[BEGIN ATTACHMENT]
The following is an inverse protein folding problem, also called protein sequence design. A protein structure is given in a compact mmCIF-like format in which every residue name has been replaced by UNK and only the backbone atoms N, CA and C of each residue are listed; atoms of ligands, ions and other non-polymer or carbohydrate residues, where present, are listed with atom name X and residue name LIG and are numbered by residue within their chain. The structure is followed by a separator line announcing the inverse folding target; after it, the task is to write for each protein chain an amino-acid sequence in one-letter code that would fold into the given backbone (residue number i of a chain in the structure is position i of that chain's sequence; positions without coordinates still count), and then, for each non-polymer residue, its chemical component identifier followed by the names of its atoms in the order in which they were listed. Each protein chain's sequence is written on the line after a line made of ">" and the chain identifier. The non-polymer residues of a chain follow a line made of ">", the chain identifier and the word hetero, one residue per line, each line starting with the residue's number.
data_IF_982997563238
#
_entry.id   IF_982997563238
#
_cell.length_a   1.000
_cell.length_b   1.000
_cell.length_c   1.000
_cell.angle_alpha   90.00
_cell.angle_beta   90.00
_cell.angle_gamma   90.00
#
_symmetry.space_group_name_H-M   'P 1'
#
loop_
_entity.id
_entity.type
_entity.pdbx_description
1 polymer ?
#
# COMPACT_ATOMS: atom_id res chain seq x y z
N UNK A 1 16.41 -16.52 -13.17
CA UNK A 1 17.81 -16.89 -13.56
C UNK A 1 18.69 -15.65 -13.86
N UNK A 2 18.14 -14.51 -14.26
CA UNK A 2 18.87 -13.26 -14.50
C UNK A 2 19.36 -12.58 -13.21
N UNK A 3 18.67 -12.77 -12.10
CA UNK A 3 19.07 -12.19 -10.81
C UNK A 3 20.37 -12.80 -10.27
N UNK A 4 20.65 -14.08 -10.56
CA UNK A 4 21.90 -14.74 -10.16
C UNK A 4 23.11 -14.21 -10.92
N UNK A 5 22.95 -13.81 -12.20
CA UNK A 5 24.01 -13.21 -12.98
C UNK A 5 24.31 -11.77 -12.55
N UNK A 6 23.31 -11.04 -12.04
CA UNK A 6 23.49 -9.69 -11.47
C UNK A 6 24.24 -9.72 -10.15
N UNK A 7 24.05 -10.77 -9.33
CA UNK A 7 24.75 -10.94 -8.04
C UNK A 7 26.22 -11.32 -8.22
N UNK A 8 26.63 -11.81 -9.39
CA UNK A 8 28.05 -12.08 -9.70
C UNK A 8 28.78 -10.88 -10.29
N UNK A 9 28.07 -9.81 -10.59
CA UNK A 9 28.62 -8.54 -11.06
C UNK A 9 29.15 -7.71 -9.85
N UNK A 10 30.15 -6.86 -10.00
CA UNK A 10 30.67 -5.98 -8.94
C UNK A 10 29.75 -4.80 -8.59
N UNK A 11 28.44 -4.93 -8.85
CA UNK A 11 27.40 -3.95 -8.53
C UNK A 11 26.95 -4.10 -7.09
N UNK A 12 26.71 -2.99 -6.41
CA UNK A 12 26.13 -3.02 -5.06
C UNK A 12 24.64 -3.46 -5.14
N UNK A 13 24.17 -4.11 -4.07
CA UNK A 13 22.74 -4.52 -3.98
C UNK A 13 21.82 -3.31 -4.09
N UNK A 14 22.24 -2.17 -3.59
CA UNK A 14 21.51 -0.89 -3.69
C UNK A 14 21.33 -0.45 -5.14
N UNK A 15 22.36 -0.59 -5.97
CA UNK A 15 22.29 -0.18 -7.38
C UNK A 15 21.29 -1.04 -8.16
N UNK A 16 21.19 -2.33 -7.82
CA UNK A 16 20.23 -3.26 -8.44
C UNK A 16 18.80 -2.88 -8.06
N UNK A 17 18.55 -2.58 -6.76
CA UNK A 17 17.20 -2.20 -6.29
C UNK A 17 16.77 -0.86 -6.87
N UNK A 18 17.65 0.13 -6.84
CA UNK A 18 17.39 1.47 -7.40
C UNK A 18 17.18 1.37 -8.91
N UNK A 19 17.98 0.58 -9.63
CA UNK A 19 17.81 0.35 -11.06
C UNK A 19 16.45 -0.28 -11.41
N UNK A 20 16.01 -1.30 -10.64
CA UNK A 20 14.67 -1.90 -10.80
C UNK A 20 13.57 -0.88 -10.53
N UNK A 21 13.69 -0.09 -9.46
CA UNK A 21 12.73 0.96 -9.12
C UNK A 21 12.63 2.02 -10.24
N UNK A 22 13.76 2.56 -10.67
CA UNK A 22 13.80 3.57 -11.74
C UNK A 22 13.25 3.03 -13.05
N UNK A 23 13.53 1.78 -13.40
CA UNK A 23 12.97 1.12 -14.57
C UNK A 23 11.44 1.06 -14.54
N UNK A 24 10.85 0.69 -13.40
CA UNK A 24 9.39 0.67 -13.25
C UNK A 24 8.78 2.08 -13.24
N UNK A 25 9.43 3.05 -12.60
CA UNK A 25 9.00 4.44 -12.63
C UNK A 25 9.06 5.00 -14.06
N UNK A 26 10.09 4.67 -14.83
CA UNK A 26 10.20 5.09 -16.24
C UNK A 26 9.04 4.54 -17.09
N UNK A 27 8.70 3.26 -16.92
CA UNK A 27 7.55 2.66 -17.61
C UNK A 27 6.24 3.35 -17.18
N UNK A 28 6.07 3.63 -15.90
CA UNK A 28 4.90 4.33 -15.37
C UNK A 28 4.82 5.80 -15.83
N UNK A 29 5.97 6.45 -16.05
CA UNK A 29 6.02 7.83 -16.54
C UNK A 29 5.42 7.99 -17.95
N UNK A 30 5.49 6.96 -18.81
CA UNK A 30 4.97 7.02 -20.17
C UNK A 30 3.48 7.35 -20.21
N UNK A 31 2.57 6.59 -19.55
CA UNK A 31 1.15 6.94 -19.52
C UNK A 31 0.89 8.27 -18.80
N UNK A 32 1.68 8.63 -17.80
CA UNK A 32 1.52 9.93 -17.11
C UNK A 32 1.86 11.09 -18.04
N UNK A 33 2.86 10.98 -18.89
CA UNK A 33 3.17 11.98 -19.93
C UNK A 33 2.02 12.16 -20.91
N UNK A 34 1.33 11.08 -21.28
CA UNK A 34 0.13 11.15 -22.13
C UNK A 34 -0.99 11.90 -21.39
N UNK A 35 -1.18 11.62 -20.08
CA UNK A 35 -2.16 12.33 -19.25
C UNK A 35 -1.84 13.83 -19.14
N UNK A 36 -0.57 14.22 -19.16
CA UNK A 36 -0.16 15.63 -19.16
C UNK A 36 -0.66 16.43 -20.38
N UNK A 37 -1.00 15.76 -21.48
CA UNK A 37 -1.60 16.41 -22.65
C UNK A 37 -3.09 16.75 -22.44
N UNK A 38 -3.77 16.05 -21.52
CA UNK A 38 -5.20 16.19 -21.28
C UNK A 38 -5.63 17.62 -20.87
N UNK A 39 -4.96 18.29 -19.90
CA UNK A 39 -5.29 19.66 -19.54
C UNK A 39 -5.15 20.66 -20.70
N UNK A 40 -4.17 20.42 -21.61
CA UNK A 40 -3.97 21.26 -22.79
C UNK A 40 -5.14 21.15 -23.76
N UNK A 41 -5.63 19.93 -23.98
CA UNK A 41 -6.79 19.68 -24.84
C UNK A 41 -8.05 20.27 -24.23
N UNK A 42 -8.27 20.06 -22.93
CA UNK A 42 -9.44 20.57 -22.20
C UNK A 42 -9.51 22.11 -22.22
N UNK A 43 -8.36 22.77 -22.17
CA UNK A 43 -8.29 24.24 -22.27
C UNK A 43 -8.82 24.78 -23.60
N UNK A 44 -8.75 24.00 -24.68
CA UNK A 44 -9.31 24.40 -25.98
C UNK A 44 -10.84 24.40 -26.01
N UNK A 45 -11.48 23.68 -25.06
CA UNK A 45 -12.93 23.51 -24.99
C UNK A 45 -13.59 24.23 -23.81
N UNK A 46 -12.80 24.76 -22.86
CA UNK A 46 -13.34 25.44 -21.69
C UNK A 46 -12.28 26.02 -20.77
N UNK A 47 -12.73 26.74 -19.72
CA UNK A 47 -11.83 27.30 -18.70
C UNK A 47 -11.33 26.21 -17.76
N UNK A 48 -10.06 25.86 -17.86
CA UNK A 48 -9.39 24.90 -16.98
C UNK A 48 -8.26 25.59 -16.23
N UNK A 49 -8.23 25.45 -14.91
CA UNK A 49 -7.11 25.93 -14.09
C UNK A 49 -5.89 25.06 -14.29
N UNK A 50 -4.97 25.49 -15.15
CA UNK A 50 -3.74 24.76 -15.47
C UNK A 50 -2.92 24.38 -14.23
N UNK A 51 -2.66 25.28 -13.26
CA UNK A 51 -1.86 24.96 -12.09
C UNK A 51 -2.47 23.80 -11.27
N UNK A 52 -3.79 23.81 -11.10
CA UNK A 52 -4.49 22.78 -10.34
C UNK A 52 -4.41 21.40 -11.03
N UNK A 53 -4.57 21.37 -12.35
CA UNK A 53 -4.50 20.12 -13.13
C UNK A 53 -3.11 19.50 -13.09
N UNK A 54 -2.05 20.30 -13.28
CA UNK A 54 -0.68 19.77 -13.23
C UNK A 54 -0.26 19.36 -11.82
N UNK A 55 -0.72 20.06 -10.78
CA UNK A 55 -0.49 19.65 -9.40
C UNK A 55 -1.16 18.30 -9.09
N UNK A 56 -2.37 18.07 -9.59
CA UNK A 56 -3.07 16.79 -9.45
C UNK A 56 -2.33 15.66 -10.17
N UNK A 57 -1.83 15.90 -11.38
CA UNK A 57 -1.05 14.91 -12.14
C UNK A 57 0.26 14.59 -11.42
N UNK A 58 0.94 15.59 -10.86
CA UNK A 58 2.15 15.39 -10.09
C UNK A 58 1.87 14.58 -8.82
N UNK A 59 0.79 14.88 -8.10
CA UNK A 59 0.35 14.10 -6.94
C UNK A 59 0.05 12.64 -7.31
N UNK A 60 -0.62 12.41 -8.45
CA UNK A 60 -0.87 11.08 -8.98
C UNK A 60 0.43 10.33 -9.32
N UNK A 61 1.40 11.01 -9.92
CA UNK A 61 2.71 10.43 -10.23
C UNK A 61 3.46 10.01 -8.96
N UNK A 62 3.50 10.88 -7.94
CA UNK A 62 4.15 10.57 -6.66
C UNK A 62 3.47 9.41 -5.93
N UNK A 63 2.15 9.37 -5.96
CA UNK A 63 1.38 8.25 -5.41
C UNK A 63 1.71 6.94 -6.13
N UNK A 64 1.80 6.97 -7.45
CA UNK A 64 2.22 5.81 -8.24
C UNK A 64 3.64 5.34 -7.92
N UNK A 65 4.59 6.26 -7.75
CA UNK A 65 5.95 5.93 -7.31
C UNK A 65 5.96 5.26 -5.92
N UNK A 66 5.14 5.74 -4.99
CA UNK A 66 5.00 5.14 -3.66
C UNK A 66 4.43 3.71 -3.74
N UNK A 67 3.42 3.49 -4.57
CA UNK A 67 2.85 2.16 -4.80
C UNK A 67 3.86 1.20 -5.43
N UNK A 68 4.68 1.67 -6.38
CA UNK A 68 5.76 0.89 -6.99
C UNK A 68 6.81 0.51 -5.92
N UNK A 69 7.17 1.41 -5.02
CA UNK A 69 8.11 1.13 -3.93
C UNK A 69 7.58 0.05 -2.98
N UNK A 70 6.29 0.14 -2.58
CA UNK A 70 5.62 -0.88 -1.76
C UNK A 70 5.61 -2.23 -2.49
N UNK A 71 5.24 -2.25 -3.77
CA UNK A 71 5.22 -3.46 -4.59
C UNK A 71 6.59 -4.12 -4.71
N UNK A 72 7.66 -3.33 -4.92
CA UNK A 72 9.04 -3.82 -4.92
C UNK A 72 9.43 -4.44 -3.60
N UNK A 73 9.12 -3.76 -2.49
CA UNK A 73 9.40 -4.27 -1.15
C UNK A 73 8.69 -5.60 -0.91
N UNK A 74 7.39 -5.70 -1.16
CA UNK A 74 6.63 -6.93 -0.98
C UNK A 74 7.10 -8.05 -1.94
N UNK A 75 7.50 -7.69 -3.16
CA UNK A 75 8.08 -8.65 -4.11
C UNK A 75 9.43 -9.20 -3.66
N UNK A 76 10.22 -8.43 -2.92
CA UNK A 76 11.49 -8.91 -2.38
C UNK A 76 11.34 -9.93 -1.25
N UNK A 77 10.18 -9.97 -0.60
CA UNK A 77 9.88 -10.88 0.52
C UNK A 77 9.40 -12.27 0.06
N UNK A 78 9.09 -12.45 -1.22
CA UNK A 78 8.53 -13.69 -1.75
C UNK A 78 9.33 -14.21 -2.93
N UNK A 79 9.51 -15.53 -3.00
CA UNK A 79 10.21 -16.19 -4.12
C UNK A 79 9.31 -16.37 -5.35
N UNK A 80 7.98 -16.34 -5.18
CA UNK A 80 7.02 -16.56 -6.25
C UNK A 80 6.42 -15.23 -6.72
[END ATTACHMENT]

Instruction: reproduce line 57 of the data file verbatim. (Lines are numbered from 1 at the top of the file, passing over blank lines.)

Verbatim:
C UNK A 12 24.64 -3.46 -5.14